What, nobody lurking in this bit of the NGO-ridden continent? What happened to all the old Rhodies? Can't all be at Middle Wallop; I met a young lad piloting his KingAir the other day who was turned away from a commission (but not an enlistment) because of his origins (and probably his skin colour, too, but we can't say that, can we?).
Oh, well. Another evening at the WFP bar and brothel then.
All the whenwes are in Sydney, Cape Town and Bournemouth.
Or Arusha, Tz. They've even opened a pub called the 'WhenWe' there.
(And you can buy Guinness in Messina, but not after I've raided every bottlestore there on my monthly shop.)
Hey lady m I'm british born and so is my mother but my father was Rhodie born and he was in the selous scouts and then he left after the obvious due to being labelled a war criminal by the so called lesser of two evils(yeah cheers) and became a MERC during the rest of the African wind of change wars and finally settled etc etc etc
Just an aside here - if you go out of your way to find Castle you (in my humble...) need serious taste-police attention. I use to like it, but I was young, it was alcoholic and cold, and there wasn't anything else to be had. Times have changed, and if you can get any beery product from Namibia, go for that instead; if you can find Guinness, fill your boots. Castle is to South Africa what Foster's is to Oz.
Tusker used to be good when it was produced in pale ale and lager versions (Green and Blue labels) a few (!) years ago. It was then merged, rationalised, made sleeker, thinner and more powerful, and is now gnat's.
In amongst all of the dross brewery products on the continent, there was once Everest, produced in Kenya (but I don't know if it's still going) and of course Serengeti, made by a Namibian brewer in Tanzania, which is a truly 100% international-quality pilsner.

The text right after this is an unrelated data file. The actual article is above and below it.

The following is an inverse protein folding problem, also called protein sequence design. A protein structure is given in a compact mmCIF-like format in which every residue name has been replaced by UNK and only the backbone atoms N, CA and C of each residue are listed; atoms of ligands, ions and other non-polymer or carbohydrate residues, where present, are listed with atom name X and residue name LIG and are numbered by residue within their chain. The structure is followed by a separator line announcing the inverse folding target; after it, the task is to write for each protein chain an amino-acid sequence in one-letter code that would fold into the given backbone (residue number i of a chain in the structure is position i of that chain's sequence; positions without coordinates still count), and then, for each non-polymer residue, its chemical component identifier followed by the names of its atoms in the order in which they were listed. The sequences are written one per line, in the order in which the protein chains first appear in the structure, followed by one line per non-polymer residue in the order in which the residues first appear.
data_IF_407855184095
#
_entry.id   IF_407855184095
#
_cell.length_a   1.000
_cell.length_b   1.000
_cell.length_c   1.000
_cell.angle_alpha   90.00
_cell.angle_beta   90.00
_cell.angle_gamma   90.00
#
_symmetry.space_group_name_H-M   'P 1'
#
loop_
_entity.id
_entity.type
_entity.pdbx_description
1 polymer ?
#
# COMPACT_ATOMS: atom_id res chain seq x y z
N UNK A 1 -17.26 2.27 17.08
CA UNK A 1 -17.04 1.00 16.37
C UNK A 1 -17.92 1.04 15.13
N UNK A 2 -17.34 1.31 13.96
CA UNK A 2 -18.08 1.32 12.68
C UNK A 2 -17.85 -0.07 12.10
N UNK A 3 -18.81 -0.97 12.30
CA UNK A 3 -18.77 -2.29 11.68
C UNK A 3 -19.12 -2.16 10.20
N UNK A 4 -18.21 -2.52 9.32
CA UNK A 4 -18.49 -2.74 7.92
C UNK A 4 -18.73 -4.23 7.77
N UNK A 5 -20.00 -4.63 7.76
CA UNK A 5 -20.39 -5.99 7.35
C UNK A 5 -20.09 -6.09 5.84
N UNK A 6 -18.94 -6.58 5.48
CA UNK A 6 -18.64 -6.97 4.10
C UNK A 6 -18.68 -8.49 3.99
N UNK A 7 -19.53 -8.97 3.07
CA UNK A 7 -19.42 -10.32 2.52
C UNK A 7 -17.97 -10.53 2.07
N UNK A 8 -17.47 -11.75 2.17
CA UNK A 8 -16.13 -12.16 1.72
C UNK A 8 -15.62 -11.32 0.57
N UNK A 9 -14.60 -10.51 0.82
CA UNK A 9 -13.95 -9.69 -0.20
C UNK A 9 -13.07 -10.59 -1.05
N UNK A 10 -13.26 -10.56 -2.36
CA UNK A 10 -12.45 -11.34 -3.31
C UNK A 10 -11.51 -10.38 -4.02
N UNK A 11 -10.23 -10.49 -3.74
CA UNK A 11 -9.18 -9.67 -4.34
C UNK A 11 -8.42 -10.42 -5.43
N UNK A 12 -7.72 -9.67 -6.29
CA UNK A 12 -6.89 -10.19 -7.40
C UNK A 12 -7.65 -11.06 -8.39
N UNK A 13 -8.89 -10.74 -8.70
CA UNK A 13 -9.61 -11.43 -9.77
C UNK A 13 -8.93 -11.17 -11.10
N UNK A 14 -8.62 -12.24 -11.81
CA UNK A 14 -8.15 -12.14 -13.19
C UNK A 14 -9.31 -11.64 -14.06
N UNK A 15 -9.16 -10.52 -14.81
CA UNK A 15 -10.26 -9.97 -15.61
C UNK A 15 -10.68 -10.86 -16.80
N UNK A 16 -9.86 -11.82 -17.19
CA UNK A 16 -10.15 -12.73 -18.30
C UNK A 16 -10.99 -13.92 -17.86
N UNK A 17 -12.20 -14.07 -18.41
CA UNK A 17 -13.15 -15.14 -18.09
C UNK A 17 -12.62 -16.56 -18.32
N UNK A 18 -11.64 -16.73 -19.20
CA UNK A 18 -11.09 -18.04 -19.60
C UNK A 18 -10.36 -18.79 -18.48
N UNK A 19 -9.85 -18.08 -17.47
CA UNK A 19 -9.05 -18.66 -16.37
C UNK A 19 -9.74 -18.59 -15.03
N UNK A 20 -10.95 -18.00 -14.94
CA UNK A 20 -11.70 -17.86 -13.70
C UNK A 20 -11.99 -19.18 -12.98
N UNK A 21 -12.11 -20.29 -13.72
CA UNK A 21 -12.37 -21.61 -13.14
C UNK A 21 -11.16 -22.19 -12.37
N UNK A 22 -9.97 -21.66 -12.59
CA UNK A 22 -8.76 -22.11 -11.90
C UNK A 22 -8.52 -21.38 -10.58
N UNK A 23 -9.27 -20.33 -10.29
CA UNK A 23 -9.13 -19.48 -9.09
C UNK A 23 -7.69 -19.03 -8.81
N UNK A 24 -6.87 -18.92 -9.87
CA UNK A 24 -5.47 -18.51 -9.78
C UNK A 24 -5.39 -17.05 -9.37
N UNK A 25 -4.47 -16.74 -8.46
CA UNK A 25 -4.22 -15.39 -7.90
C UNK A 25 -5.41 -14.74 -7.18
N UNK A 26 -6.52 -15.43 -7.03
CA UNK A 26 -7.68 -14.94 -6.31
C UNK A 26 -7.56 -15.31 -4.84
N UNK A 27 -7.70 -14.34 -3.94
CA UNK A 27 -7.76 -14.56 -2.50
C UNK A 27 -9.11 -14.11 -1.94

Yes, the Lion (agreed, LPT), Golden Pilsner and Zambezi are still produced in Zim. I haven't seen any Bohlinger's (which is the best of them) for a while now; I think they're having difficulty getting the ingredients. A foul new product called Eagle has appeared which is brewed with locally-available ingredients, mainly sorghum. You can guess what it's like. Also it's a bit much when you have to pay two million dollars for a slab of tinnies one week and five million the next.
I have nothing against SA wines. Some are outstanding, and most are fine, as far as I'm concerned. Drostdy-Hof is consistent and good. I'm told that Zim wines used to be good, but believe me, all of them should now be laid down in a cool cellar and forgotten about.
("reinheitsgebot", Tricky. And Serengeti conforms to it. Amazing, really, considering the resources they have up in Tz).
Re. South African wine: a visit to SA wineries was a blast (and excellent value) when I went. The producers were very generous with the free samples, not just wine but Cape brandies too. The manufacturing bit was more interesting than I expected, giant wooden barrels boggling your imagination with the possibilities of permanent inebriation.
I remember hearing about some vineyards in Zim, Marondera way I think. Never tried it but am wary of vino from places that don't make much - there's usually a good reason they don't make much! Anyone who has tried Dalat red in Vietnam will know what I mean.